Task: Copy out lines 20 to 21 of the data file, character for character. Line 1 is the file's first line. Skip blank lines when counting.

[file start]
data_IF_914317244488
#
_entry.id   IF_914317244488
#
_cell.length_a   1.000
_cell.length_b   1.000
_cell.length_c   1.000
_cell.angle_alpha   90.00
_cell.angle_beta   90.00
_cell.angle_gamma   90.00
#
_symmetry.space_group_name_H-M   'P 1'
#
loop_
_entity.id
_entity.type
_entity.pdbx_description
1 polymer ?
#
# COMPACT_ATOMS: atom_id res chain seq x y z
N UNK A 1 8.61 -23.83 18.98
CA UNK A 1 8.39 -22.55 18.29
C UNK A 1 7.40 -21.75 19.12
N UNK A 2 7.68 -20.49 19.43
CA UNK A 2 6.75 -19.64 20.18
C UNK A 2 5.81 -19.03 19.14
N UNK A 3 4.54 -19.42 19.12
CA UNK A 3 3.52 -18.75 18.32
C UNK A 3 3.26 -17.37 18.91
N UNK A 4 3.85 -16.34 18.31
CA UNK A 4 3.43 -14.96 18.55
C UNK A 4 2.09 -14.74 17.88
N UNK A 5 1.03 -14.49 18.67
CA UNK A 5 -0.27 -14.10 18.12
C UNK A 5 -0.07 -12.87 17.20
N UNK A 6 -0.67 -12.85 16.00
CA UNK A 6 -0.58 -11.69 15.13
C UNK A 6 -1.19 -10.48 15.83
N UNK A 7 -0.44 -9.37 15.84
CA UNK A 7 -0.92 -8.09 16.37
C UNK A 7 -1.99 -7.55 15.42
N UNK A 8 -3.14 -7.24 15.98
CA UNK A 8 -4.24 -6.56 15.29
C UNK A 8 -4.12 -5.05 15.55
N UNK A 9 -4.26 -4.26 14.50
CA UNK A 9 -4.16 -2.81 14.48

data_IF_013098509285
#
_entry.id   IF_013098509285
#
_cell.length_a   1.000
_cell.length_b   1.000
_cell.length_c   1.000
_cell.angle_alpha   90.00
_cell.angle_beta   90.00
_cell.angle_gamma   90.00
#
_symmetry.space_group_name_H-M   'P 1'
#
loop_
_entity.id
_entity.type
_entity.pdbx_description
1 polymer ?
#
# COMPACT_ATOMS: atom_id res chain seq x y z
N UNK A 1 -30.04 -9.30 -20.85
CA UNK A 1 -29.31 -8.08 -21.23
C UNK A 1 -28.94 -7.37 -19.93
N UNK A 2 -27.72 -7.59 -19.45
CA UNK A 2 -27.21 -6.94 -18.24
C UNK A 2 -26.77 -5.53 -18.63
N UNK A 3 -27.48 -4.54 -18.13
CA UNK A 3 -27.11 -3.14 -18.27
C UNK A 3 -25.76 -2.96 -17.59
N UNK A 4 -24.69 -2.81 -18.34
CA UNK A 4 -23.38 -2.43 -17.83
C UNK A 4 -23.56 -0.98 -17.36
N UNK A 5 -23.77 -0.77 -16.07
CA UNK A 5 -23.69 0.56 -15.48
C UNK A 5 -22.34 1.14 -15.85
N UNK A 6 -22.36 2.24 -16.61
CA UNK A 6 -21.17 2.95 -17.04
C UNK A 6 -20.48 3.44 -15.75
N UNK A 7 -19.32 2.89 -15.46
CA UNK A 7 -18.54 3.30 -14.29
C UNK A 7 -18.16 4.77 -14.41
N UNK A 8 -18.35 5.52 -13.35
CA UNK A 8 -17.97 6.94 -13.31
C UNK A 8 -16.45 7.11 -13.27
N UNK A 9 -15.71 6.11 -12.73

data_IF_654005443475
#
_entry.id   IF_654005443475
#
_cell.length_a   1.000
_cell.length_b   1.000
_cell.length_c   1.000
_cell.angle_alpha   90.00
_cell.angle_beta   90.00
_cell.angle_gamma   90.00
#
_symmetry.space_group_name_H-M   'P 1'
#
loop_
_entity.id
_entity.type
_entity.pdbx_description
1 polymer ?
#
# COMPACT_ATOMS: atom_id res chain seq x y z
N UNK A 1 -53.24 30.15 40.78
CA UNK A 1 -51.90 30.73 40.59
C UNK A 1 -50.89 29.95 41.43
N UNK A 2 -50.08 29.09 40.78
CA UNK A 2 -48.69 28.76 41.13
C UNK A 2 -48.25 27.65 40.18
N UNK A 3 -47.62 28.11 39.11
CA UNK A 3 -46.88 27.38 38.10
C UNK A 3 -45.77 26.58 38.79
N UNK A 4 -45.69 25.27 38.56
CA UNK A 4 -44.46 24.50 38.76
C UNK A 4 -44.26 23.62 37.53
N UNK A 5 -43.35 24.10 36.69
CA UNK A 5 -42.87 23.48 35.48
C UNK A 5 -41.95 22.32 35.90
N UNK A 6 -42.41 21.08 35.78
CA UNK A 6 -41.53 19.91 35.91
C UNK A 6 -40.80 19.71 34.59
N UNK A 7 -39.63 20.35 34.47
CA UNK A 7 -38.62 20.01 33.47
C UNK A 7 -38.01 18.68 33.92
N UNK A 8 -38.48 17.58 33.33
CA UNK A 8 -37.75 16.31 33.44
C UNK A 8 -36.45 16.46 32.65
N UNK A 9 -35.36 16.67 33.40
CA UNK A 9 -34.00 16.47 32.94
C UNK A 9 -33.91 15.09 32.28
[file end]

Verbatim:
# COMPACT_ATOMS: atom_id res chain seq x y z
N UNK A 1 8.61 -23.83 18.98